This also works another way however. We know that when investing in the markets there are fluctuations in value up and down over the course of the year. Regular contributions may invest in both of these scenarios and consequently purchase more shares or units in the year (increasing value) than a once off lump sum.

Today is the time to act! Set up that regular pension plan and look after your most important financial challenge – your future happiness. Whether you are self-employed or an employee looking to boost your retirement funds, CPAS has a solution for you. Our award winning schemes with low charges and excellent investment choices offer you the solution you need. Please give us a call at 01 407 1400 or email info@cpas.ie

We were delighted with the success of the ‘Opportunities for Construction Companies 2019’ breakfast briefing we hosted at the Red Cow Moran Hotel, on 21st November last. The breakfast briefing, chaired by businessman Bobby Kerr, included speakers Oliver Mangan, Chief Economist, AIB; Terry McAdam, Management Consulting Partner, RSM; Mark Lohan, Managing Director, Brooks Group; and Jeanette Mair, Economic and Policy Research Executive, CIF. 

Opening the presentations, Jeanette Mair, CIF, discussed the €7.3bn in capital investment in 2019 boding well for the construction sector as well as the employment trends in the industry.

“Capital investment in 2019 will be 23.6% greater than it was in 2018,” she said, “and the amount allocated is broadly in line with the overall allocation set out in the National Development Plan (NDP) for next year.”

Jeannette also said that according to the Labour Force Survey by the CSO, nine out of every 10 jobs lost since the crisis have been recovered and one in every 15.5 jobs in Ireland is in construction.

Before providing helpful steps to improve construction prospects in 2019, Jeanette gave an insight into housebuilding and Capital Projects in Ireland as well as the drive for innovation in construction as part of her address.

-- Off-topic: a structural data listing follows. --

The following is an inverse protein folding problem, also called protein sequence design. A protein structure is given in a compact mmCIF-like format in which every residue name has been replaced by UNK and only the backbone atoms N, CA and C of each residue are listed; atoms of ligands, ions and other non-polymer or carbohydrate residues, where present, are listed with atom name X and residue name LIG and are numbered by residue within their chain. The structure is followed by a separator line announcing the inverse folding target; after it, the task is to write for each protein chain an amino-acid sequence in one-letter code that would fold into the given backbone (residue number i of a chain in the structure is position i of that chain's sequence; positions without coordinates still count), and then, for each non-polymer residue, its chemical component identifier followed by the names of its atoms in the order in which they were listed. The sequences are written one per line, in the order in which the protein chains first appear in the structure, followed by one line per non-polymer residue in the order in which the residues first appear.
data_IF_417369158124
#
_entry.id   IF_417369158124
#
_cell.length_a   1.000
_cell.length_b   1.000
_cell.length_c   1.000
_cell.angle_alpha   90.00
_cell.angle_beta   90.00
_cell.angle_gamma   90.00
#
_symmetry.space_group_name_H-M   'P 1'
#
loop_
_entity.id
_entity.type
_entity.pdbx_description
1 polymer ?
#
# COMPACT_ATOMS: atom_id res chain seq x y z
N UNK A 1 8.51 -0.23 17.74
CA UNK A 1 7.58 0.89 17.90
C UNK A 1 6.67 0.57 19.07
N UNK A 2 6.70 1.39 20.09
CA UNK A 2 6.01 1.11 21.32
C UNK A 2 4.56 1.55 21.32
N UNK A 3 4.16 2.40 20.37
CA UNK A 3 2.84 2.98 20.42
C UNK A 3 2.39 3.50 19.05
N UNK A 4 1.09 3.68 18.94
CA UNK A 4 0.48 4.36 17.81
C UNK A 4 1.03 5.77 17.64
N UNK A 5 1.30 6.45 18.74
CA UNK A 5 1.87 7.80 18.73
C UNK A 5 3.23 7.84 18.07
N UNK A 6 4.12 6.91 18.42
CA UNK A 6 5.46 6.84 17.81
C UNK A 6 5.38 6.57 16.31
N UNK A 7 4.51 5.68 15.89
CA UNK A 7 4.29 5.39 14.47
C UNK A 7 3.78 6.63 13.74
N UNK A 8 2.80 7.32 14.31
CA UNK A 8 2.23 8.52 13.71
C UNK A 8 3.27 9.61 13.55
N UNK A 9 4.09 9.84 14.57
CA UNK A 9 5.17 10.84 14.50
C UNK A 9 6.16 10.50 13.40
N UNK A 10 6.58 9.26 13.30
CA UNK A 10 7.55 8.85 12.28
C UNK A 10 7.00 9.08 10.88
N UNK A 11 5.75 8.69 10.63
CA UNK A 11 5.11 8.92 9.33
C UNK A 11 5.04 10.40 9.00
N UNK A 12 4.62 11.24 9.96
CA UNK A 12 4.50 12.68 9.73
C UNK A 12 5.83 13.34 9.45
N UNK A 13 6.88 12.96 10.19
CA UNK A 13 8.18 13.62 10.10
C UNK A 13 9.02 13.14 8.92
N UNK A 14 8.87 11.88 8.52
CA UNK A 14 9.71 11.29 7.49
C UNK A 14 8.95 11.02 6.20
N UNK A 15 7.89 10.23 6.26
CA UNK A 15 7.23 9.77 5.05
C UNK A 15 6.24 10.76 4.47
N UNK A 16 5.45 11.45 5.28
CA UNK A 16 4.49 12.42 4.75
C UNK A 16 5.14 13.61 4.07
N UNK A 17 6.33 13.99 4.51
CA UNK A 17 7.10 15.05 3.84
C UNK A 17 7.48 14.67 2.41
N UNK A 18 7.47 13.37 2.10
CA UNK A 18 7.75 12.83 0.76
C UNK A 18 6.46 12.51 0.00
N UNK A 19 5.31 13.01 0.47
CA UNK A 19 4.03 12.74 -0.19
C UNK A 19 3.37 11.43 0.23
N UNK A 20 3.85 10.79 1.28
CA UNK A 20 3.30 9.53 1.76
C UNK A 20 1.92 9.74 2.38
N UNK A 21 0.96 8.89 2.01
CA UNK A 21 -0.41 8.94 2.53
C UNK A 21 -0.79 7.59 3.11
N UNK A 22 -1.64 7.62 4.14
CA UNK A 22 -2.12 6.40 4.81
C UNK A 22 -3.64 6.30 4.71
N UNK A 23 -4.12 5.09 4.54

“2019 is all about improving construction productivity, the construction industry has the biggest appetite for change and embracing technology”

She also reported that initial research findings by the CIF point to productivity improvements being driven by digital trends, labour shortages and efficiency gains.

Oliver Mangan, AIB, provided the economic outlook for 2019 with Brexit being the central theme.

He said that economic indicators remained upbeat and the unemployment rate was falling to 5.4% in 2018. He added there was still much uncertainty about Brexit and it is expected to lower the growth rate of the Irish economy. ESRI estimated that Irish output would be reduced over time by 2 – 2.5% on a soft Brexit and a sharp fall-off in trade with the UK would be likely on a no-deal, hard Brexit.

Terry McAdam, RSM, outlined the key challenges the construction industry may face in 2019 such as tight contract margins, managing operational contract risk as well as addressing the skills shortage and explained in his presentation how Lean may help businesses going forward.

“Lean being the form of continuous improvement,” explained Terry McAdam, “focuses outwardly on being flexible to meet customer demands and inwardly focused on waste and cost reduction in all processes.